I’ve been accumulating B&W film for a few months, waiting to get enough so I could justify mixing up all the chemicals and use them up at once. The film keeps well in a cool, dark place (like the basement) but the chemicals have varying shelf-lives once they are mixed. My goal is to time mixing up chemicals sufficient to process all the film I’ve exposed and have little chemicals left over.
Going through my several rolls of 120 film I was processing a couple of rolls a night, really just grabbing the exposed rolls out of the basket I’d thrown them in. The wrappers on the film tell the brand, type, speed but apparently not adequately enough when I’m moving along at a good pace. I grabbed a roll of Ektar (color negative) film the other day and blithely ran it through the B&W developing process. I knew something was wrong when I was dumping the developer out of the tank and it was orange! Not an expected color from B&W film. Went ahead with the process to see what I’d get.
Color negative film has a brownish-orange mask on the film so my strip looked pretty dark when I finished. There were images on it, though, so when I scanned them I cranked the back light intensity up to full to get enough illumination for the scanner to pick up details. i was concerned it would be washed out but actually it wasn’t. The scanner did a good job of eliminating the mask and pulling out the details. Here’s an example:
Ektar 100, B&W processing
For comparison, below is a similar image using TMax (B&W negative) film, shot around the same hour of the same day, processed the same as the image above. I’m using Xtol developer at full strength followed by the usual stop bath, fixer, hypo and flow agent, processing at 65F both because that’s the temperature of the basement where the chemicals are held and I feel the longer development time maximizes the resolution.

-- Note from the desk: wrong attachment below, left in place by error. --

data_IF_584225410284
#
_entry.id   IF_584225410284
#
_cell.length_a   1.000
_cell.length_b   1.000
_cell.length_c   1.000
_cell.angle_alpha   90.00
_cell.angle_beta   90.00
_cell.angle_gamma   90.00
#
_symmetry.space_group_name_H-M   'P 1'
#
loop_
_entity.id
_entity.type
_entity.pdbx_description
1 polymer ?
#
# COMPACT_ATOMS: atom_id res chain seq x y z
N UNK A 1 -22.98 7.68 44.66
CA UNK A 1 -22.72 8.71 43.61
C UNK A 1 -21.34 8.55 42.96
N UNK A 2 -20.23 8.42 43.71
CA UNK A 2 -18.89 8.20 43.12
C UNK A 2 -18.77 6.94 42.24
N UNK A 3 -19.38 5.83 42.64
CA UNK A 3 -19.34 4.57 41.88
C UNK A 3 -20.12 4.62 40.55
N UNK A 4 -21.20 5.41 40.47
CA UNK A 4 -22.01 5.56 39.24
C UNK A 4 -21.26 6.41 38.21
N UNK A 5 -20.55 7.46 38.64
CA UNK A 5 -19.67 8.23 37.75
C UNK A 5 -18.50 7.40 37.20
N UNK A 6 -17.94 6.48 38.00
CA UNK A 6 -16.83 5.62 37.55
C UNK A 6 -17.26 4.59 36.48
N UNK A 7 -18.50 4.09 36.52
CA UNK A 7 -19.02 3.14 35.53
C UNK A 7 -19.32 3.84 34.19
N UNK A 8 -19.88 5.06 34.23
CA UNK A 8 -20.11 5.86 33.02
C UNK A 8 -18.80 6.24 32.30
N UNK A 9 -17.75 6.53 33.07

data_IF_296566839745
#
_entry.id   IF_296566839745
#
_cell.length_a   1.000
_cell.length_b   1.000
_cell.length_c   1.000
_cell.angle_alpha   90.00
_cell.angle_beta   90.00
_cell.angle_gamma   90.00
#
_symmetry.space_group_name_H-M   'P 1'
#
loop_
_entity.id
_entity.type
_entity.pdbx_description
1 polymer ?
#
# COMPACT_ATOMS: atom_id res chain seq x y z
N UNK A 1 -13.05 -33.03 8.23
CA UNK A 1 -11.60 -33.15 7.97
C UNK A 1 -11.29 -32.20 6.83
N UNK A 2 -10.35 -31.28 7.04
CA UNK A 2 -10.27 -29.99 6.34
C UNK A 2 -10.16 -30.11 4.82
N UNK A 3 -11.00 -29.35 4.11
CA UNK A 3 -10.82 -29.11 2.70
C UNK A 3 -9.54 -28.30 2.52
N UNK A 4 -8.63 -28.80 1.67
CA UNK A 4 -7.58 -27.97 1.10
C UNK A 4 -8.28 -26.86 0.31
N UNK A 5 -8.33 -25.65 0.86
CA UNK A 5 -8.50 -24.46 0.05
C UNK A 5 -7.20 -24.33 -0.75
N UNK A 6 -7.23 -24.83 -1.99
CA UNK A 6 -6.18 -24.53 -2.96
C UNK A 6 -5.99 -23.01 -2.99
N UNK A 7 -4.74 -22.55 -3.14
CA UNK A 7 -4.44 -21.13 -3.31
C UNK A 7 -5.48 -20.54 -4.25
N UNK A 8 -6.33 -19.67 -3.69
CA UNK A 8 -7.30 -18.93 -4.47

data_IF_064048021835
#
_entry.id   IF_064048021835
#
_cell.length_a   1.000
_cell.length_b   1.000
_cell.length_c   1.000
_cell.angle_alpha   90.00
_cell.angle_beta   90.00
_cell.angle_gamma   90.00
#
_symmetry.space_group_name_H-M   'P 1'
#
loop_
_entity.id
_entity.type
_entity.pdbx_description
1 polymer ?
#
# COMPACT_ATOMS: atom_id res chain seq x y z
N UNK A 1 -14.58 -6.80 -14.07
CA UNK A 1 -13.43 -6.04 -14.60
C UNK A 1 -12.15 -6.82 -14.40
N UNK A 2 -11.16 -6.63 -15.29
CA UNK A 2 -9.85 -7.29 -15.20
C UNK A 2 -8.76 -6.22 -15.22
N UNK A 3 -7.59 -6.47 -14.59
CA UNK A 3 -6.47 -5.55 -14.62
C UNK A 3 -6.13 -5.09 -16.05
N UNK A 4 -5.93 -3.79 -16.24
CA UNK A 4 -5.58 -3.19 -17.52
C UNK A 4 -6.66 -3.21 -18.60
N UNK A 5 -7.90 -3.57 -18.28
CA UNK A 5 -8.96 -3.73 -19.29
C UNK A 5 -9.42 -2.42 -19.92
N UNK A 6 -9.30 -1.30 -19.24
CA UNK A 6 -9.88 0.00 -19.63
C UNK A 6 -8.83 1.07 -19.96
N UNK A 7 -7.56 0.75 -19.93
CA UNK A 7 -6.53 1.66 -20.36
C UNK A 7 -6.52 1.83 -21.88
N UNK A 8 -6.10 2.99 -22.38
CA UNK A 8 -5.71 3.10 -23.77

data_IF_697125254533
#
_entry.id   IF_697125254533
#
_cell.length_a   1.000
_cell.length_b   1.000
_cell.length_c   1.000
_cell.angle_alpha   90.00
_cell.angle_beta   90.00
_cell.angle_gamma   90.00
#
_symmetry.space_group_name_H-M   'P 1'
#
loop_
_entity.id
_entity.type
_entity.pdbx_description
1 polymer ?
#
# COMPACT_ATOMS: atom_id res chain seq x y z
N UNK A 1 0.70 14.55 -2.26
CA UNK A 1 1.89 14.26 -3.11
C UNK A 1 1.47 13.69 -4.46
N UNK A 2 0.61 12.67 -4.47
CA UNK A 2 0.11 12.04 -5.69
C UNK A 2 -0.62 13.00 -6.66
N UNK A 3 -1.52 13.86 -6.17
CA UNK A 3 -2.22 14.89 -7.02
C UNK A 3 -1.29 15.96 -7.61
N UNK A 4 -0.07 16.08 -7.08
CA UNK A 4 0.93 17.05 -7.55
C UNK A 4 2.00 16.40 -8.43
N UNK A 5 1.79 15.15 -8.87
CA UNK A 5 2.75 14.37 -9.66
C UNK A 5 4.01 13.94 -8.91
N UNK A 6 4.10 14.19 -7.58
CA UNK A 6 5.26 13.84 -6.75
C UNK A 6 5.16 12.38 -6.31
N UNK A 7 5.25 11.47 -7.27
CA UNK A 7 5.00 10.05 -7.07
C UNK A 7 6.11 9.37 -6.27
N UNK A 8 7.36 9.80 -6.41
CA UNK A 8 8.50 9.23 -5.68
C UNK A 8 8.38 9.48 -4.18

TMax 100, B&W processing
It seems the TMax 100 is ever so slightly warmer in tone, otherwise the details and grain are very similar as is the dynamic range.
I don’t think I’ll be doing all my color negative film through B&W processing but it’s good to know images aren’t lost if I screw up and grab the wrong film.
For September my website is all about architecture. You can see the images here:
Speed makes all the difference
So they say seeing is believing. But seeing what? We want to believe the nature of reality is that it is perceiveable, that we can look out and see what is really there. But what is really there?
The one dimension we think is unseeable is time. The other three make themselves obvious with any three dimensional object, but time is perceived as the now, a unitary thing. We can’t “see” the past or future, we simply see NOW.
Unless we have a camera. Two shots above, one taken at 1/8th of a second, the other at 1/640th of a second. Both of the same subject, within a minute of each other, both a NOW.
Which is the real fountain? Photography enables us to “see” different versions by freezing time at a moment (or very short duration) and examine what’s happening. I stared at this fountain for a bit and neither of these images was apparent to me – I saw something in between. Yet here’s proof of a reality imperceptible to me. So it must exist.
What else is going on around us that seeing doesn’t reveal?
This is one of the highest suspension bridges in the world, Royal Gorge Bridge across the Arkansas River in Colorado.
It’s over 1000 feet from the bridge to the river below. And what do you put at the bottom of a gorge like this?